Does the dearth of discontent mean the supes are doing a good job? That would be a big leap, given the county's problems. Instead, board members benefit from the antiquated design of county government. The five districts — a number set in 1884, when the county's population was less than 100,000 — are massive and often cross several city lines. Antonovich represents Chatsworth in the northwest corner of the San Fernando Valley to Claremont 50 miles to the east. That's too large an area for residents of rural Pearblossom, for instance, to exert any influence. To challenge an incumbent an opponent would have to raise a sizable war chest to communicate with that many voters.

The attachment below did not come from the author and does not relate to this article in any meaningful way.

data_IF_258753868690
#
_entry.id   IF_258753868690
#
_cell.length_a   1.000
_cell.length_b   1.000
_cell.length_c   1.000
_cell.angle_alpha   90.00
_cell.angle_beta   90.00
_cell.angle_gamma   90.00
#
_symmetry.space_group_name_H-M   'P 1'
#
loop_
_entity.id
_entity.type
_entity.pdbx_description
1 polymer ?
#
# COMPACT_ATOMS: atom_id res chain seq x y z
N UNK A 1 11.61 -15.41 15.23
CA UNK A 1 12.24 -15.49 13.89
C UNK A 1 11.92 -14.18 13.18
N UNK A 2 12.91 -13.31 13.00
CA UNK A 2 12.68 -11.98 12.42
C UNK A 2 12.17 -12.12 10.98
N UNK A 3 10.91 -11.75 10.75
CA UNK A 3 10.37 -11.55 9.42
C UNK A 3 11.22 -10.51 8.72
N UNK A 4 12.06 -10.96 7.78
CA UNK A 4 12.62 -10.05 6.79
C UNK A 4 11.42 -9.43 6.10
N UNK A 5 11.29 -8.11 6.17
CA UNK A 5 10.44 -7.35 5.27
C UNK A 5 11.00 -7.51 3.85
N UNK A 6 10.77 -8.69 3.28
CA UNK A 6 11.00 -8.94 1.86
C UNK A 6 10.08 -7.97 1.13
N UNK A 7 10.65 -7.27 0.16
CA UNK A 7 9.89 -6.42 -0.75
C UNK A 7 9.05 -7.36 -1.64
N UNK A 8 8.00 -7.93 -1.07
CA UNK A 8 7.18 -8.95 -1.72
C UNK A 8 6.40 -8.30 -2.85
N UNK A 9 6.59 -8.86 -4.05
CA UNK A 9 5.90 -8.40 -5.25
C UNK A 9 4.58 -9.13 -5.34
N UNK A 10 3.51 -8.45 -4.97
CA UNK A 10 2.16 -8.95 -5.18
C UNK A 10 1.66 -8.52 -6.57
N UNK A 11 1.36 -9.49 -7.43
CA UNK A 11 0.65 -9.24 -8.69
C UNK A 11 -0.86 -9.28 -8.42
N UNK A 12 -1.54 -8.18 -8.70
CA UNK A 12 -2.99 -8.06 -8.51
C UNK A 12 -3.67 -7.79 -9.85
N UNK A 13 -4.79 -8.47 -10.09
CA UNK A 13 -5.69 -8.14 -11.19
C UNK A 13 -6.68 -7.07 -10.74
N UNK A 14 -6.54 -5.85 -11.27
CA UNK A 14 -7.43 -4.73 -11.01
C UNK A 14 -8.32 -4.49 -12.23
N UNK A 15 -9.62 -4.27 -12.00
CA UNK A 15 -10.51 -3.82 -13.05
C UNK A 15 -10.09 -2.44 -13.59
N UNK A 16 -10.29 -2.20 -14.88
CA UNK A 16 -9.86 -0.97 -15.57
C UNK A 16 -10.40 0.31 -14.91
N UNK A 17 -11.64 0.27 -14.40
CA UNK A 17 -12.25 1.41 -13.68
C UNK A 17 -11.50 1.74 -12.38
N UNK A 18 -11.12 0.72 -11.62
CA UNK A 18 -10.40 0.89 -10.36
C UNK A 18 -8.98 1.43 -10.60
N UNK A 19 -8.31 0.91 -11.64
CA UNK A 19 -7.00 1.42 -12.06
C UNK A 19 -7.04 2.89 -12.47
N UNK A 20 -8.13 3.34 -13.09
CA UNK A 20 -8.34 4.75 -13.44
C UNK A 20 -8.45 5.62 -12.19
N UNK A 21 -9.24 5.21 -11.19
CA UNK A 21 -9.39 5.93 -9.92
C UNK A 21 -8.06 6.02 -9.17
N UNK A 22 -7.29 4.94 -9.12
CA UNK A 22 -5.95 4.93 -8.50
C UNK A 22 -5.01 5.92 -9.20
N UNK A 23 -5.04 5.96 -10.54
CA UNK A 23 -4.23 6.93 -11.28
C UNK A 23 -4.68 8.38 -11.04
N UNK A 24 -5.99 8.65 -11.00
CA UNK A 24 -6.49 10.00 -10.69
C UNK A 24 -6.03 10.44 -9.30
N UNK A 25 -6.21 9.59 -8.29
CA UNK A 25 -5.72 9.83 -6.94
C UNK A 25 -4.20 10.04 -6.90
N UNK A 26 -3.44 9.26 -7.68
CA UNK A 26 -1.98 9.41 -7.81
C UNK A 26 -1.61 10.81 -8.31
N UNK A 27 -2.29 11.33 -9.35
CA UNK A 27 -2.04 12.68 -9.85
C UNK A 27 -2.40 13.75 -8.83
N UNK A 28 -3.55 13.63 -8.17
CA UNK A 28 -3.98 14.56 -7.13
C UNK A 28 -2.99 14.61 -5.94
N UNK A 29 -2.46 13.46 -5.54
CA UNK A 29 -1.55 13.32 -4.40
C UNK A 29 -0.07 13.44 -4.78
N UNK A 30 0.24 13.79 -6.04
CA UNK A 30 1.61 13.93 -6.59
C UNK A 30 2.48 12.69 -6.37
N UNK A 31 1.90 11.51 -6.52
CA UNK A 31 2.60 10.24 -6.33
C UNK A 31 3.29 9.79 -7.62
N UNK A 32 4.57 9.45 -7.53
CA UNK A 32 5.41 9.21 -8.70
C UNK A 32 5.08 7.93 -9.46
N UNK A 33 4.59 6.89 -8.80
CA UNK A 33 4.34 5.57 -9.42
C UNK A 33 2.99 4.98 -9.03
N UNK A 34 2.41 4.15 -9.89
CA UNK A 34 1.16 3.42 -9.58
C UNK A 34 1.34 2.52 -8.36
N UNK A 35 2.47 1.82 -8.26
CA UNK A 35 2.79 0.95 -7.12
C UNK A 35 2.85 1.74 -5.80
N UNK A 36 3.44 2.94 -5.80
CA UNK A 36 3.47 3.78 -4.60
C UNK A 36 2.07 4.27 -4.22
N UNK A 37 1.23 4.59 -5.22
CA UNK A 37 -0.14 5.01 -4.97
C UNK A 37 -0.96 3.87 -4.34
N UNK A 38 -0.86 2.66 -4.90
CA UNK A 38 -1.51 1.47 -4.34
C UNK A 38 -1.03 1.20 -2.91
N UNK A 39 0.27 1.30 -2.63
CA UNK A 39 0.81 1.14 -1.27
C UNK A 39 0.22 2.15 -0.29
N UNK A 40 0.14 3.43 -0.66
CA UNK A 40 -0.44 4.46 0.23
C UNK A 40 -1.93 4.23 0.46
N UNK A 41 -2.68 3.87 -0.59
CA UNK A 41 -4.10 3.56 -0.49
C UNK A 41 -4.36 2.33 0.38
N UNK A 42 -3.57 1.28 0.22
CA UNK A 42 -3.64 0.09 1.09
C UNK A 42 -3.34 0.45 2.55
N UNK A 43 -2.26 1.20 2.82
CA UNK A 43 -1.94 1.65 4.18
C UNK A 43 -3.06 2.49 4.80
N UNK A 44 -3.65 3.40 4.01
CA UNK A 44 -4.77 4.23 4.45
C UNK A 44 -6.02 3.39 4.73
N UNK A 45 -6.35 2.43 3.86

Periodic moves to shrink the districts by adding more supervisors meet with public suspicion of ploys to fatten government. So does the idea of electing a county executive or mayor, someone who would be the giant entity's public face and who, in theory, would be easier to hold accountable. TV news producers aren't alone in dismissing the Hall of Administration as being too remote and boring to cover routinely. More than a dozen cubicles in the fourth-floor pressroom above the board's chambers sit empty even on meeting days. The wall-mounted directory still lists the Herald Examiner, which was shut down in 1989. The Times assigns the most full-time reporters — two for the supervisors and one to watch the sheriff¹s department — but in practice all three sometimes are diverted to other assignments. Reporters see the county beat as a career staller. Potential good stories are there, but editors tend to shy away from sobering subjects such as mental health and regional planning that lack compelling characters.